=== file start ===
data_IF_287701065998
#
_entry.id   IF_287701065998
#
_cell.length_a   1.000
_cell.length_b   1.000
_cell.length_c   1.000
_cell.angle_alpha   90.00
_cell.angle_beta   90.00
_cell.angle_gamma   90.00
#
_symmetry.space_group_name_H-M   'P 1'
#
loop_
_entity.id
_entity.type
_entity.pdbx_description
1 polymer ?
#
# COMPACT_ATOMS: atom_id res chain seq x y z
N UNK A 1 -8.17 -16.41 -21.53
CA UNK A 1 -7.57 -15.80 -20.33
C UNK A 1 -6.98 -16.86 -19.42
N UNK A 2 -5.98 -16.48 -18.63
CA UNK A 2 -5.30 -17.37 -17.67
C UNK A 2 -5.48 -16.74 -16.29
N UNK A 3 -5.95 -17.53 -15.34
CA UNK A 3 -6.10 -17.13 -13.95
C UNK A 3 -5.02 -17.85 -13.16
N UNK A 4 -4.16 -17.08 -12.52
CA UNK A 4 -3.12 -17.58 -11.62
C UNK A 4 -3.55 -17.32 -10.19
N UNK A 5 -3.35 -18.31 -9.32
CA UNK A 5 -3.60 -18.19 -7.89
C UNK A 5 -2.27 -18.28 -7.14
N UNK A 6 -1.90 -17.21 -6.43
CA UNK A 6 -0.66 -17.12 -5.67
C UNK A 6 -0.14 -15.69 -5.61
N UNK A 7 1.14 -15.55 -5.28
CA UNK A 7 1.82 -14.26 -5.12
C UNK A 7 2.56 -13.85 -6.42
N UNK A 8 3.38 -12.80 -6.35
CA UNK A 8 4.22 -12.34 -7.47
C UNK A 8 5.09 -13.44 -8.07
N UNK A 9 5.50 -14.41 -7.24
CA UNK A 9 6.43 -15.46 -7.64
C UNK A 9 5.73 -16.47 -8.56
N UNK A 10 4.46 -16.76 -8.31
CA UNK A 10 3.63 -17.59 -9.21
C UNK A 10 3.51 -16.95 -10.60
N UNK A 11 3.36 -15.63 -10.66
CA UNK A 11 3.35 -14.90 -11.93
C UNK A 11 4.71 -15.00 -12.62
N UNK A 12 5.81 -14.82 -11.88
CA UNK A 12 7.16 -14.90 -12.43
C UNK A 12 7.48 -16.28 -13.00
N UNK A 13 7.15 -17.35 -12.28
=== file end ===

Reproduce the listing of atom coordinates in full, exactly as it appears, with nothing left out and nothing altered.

data_IF_287701065998
#
_entry.id   IF_287701065998
#
_cell.length_a   1.000
_cell.length_b   1.000
_cell.length_c   1.000
_cell.angle_alpha   90.00
_cell.angle_beta   90.00
_cell.angle_gamma   90.00
#
_symmetry.space_group_name_H-M   'P 1'
#
loop_
_entity.id
_entity.type
_entity.pdbx_description
1 polymer ?
#
# COMPACT_ATOMS: atom_id res chain seq x y z
N UNK A 1 -8.17 -16.41 -21.53
CA UNK A 1 -7.57 -15.80 -20.33
C UNK A 1 -6.98 -16.86 -19.42
N UNK A 2 -5.98 -16.48 -18.63
CA UNK A 2 -5.30 -17.37 -17.67
C UNK A 2 -5.48 -16.74 -16.29
N UNK A 3 -5.95 -17.53 -15.34
CA UNK A 3 -6.10 -17.13 -13.95
C UNK A 3 -5.02 -17.85 -13.16
N UNK A 4 -4.16 -17.08 -12.52
CA UNK A 4 -3.12 -17.58 -11.62
C UNK A 4 -3.55 -17.32 -10.19
N UNK A 5 -3.35 -18.31 -9.32
CA UNK A 5 -3.60 -18.19 -7.89
C UNK A 5 -2.27 -18.28 -7.14
N UNK A 6 -1.90 -17.21 -6.43
CA UNK A 6 -0.66 -17.12 -5.67
C UNK A 6 -0.14 -15.69 -5.61
N UNK A 7 1.14 -15.55 -5.28
CA UNK A 7 1.82 -14.26 -5.12
C UNK A 7 2.56 -13.85 -6.42
N UNK A 8 3.38 -12.80 -6.35
CA UNK A 8 4.22 -12.34 -7.47
C UNK A 8 5.09 -13.44 -8.07
N UNK A 9 5.50 -14.41 -7.24
CA UNK A 9 6.43 -15.46 -7.64
C UNK A 9 5.73 -16.47 -8.56
N UNK A 10 4.46 -16.76 -8.31
CA UNK A 10 3.63 -17.59 -9.21
C UNK A 10 3.51 -16.95 -10.60
N UNK A 11 3.36 -15.63 -10.66
CA UNK A 11 3.35 -14.90 -11.93
C UNK A 11 4.71 -15.00 -12.62
N UNK A 12 5.81 -14.82 -11.88
CA UNK A 12 7.16 -14.90 -12.43
C UNK A 12 7.48 -16.28 -13.00
N UNK A 13 7.15 -17.35 -12.28